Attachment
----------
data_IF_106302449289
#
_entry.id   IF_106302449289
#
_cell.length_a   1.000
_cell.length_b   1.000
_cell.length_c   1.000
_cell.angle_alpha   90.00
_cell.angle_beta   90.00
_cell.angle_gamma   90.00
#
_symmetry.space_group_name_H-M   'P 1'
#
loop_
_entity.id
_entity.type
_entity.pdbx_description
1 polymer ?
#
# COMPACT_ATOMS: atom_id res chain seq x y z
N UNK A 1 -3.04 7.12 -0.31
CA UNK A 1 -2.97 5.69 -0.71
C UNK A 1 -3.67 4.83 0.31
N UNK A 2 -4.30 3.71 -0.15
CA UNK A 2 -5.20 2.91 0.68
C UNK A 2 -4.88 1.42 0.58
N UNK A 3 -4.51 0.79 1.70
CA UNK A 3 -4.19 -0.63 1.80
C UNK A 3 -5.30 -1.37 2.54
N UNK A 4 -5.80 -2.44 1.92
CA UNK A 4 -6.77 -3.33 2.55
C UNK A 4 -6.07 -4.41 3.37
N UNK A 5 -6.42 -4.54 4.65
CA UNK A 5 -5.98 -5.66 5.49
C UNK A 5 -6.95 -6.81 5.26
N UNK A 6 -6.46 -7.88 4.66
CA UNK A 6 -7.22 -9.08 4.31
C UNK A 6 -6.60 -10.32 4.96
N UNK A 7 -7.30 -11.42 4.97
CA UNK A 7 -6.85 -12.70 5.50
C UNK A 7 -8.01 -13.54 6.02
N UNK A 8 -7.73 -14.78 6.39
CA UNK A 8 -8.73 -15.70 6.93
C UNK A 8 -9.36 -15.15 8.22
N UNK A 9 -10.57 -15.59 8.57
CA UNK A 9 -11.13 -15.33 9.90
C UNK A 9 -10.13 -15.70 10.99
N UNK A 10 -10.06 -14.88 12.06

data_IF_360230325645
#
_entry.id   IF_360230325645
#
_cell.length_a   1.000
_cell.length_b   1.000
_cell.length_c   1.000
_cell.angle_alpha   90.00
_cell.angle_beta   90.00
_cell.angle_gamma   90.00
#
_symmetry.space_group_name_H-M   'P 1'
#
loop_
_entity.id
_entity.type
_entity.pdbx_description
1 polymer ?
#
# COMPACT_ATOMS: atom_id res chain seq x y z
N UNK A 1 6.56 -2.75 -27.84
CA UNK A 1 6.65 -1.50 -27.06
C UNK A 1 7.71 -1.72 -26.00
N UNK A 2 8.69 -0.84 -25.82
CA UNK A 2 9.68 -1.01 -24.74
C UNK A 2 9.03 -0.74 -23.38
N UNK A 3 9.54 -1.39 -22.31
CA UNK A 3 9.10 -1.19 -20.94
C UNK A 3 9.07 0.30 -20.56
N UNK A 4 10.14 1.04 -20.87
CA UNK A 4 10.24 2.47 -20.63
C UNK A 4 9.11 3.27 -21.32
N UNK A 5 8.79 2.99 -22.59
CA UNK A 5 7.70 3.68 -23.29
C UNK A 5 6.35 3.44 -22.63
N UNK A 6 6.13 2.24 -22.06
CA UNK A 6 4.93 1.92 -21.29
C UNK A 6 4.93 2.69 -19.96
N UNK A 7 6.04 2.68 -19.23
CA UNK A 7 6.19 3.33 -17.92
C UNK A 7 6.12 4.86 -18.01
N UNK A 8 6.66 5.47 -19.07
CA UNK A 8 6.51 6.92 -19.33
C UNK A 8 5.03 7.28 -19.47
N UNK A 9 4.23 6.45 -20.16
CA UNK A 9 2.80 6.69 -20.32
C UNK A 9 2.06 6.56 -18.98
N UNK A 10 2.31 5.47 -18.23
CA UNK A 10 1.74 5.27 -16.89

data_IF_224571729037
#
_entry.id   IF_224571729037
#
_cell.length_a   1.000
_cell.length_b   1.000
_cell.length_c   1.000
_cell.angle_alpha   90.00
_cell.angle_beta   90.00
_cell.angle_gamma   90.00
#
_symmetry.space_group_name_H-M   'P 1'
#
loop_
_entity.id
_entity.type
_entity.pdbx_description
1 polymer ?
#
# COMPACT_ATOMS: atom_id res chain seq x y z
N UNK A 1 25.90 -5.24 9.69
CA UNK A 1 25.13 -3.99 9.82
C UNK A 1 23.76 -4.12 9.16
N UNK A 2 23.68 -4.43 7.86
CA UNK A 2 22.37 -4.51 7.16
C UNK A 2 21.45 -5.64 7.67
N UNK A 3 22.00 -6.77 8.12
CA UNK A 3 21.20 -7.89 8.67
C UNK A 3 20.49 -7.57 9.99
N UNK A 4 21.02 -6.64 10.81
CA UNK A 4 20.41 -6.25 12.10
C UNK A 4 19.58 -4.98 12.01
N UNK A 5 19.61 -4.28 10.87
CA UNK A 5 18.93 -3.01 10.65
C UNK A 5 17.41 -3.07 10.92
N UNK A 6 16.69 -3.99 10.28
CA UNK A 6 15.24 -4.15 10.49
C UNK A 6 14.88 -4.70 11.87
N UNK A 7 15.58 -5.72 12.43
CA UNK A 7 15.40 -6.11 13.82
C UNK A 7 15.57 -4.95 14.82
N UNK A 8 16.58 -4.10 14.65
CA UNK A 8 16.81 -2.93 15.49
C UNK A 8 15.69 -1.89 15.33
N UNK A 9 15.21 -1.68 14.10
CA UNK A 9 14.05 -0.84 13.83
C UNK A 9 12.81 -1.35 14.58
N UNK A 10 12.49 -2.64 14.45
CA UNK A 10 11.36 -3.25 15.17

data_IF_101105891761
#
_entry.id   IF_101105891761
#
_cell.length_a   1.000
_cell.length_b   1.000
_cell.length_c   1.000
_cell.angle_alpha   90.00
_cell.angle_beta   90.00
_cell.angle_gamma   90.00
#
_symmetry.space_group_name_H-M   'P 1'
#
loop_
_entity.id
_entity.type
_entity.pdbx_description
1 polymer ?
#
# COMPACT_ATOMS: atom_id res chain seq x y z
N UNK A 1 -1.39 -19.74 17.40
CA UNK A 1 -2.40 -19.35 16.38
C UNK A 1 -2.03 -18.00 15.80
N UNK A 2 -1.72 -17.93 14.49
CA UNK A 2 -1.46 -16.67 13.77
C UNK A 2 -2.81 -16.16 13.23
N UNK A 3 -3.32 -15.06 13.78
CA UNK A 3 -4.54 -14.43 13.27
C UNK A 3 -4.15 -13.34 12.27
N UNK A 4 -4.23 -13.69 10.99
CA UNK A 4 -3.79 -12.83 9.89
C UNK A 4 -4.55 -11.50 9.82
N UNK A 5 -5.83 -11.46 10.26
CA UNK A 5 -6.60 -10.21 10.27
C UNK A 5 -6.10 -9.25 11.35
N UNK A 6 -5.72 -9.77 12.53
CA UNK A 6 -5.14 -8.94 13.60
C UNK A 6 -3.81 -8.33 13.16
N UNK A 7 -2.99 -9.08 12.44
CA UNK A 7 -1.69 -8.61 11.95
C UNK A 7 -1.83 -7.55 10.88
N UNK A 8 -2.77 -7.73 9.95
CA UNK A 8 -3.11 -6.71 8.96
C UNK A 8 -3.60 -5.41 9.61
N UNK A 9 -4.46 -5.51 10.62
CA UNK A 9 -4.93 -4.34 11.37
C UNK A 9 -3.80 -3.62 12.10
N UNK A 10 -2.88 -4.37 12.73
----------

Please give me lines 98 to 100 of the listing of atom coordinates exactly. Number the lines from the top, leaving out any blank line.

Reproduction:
data_IF_224571729037
#
_entry.id   IF_224571729037